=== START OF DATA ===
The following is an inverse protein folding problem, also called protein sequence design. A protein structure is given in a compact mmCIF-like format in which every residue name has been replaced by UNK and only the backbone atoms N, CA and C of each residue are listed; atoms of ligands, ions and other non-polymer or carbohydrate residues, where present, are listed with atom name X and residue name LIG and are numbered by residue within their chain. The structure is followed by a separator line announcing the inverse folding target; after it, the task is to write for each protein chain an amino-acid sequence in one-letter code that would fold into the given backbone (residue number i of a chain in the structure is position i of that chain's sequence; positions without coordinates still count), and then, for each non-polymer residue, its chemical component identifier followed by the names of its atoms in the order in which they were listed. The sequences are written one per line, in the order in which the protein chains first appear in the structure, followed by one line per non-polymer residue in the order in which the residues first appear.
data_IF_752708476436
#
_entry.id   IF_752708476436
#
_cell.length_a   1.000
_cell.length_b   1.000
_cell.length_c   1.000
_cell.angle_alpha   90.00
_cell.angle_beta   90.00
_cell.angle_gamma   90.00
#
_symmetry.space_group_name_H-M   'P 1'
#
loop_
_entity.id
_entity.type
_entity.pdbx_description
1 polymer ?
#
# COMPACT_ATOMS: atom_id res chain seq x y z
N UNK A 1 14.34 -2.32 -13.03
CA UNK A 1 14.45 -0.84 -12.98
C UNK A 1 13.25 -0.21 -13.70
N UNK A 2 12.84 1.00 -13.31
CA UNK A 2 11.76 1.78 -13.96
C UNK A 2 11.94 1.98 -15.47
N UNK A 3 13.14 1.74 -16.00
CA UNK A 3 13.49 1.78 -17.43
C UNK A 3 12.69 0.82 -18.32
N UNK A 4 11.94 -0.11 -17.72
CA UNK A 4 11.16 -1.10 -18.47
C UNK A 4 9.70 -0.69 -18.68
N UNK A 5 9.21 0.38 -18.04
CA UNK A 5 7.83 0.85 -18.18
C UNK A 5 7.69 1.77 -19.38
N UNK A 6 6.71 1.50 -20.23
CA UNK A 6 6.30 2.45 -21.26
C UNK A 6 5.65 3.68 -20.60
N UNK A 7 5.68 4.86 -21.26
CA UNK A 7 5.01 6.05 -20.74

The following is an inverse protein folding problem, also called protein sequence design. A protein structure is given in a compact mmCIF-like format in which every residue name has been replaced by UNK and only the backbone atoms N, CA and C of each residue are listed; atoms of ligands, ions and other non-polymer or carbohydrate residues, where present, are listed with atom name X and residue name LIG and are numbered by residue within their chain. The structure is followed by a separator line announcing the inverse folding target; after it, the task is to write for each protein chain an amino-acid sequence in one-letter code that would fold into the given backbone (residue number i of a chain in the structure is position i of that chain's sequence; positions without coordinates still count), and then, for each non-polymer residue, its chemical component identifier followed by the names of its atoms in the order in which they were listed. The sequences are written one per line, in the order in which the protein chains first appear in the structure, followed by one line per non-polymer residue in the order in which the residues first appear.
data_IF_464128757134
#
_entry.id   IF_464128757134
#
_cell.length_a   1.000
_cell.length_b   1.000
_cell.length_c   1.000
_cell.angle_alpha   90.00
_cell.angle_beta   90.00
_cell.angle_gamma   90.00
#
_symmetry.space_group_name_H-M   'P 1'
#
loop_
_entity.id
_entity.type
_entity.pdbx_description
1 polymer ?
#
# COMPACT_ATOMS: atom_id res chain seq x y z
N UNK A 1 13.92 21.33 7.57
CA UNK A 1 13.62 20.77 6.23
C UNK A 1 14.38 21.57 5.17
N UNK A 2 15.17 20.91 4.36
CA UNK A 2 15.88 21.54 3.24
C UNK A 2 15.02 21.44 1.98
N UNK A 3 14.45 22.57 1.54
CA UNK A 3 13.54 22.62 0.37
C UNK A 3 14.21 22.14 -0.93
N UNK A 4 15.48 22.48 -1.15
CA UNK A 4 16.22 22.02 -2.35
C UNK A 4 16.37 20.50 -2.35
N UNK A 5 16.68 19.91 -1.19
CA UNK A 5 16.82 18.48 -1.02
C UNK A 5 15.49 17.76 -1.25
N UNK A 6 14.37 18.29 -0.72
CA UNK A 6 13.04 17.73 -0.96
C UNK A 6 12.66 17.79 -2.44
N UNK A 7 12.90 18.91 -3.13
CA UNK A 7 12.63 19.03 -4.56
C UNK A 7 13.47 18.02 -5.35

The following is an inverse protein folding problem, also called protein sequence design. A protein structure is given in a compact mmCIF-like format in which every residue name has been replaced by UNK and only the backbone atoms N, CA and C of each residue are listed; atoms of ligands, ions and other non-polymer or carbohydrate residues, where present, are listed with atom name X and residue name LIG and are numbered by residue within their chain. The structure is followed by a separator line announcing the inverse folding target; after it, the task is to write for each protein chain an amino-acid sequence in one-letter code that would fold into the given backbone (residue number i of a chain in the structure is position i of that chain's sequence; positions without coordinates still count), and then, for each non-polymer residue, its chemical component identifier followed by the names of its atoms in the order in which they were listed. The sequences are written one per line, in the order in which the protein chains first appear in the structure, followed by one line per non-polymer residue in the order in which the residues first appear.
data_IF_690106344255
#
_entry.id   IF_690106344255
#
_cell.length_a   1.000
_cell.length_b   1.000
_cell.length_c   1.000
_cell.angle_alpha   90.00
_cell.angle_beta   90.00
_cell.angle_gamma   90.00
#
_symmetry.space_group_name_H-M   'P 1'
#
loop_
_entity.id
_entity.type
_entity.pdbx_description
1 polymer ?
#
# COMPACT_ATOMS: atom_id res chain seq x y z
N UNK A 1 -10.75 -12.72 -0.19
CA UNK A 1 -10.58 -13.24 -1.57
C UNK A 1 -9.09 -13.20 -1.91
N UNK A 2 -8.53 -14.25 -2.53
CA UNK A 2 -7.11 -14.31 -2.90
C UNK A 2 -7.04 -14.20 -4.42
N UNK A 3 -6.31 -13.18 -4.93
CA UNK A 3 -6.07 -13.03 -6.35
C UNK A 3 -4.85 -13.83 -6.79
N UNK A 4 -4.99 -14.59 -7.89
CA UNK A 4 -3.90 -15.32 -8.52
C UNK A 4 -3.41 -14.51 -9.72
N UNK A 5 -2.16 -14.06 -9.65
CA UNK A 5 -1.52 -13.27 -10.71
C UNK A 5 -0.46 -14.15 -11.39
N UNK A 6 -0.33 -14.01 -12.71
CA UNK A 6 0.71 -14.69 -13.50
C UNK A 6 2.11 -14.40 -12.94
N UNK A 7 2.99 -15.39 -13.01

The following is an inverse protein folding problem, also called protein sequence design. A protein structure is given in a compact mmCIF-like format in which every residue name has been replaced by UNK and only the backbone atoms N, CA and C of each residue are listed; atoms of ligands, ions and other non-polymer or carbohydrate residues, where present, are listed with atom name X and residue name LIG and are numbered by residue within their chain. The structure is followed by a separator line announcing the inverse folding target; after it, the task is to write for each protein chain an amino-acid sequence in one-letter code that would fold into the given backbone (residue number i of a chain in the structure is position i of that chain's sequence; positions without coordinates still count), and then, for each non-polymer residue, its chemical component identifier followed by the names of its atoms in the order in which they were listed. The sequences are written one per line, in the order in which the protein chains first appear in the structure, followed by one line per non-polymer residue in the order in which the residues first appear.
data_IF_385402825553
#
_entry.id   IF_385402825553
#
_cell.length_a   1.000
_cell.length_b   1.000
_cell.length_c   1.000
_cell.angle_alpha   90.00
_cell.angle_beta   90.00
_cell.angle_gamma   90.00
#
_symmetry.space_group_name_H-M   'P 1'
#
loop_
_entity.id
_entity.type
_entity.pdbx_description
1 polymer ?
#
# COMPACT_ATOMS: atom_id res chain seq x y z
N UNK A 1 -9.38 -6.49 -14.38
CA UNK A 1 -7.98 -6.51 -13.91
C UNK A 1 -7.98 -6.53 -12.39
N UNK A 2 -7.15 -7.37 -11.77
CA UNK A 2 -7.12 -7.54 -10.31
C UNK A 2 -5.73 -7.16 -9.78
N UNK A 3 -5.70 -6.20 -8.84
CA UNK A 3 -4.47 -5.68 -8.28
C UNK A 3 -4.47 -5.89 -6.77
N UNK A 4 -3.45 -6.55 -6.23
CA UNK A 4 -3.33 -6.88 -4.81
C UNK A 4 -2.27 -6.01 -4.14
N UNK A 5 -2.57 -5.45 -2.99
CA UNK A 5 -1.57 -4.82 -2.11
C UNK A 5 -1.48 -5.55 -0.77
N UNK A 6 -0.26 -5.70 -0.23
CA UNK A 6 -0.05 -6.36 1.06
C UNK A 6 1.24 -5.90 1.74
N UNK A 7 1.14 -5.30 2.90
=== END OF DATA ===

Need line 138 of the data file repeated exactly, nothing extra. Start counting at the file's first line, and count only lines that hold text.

loop_